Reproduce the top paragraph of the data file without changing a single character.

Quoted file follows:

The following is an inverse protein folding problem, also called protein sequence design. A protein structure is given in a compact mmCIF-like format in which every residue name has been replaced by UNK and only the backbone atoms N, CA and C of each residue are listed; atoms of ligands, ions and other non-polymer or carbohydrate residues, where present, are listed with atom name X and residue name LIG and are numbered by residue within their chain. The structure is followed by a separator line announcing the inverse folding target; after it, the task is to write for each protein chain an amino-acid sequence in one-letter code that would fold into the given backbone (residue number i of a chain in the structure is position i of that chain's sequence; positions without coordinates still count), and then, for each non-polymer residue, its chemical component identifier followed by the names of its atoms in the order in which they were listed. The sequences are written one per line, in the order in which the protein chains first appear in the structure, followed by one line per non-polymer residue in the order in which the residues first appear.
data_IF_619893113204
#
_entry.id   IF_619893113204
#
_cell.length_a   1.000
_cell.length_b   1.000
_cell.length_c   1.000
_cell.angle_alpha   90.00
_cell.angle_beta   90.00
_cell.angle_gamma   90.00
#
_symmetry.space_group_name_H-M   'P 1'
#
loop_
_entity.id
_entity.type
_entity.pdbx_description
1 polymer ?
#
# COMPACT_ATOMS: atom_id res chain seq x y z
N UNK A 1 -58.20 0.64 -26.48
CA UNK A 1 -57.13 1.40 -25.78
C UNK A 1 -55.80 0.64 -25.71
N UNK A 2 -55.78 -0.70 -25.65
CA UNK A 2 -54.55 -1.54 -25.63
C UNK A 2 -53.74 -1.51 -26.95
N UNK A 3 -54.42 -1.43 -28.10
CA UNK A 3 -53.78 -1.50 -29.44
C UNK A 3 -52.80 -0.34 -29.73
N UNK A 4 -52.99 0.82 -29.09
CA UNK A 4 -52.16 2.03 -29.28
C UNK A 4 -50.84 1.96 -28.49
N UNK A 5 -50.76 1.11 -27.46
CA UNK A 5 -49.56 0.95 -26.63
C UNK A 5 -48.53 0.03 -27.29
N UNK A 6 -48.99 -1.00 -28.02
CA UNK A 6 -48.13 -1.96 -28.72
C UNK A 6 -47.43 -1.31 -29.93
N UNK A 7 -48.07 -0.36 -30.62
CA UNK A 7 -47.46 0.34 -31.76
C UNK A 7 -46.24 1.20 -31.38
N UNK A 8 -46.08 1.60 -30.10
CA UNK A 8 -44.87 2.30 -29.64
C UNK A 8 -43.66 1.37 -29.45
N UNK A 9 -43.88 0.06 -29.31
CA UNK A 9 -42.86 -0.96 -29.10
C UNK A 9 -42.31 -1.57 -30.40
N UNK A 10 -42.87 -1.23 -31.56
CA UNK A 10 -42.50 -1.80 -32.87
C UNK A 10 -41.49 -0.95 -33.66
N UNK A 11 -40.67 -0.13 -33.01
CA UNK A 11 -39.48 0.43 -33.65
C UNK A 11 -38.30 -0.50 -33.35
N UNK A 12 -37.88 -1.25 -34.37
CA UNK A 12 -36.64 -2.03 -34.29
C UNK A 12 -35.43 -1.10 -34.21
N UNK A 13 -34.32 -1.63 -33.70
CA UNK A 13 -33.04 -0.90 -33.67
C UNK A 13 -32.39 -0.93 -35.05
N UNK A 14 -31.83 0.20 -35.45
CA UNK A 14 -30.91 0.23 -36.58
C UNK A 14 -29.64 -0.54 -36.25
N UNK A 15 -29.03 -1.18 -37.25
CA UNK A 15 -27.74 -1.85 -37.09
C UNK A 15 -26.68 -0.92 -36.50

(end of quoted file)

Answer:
The following is an inverse protein folding problem, also called protein sequence design. A protein structure is given in a compact mmCIF-like format in which every residue name has been replaced by UNK and only the backbone atoms N, CA and C of each residue are listed; atoms of ligands, ions and other non-polymer or carbohydrate residues, where present, are listed with atom name X and residue name LIG and are numbered by residue within their chain. The structure is followed by a separator line announcing the inverse folding target; after it, the task is to write for each protein chain an amino-acid sequence in one-letter code that would fold into the given backbone (residue number i of a chain in the structure is position i of that chain's sequence; positions without coordinates still count), and then, for each non-polymer residue, its chemical component identifier followed by the names of its atoms in the order in which they were listed. The sequences are written one per line, in the order in which the protein chains first appear in the structure, followed by one line per non-polymer residue in the order in which the residues first appear.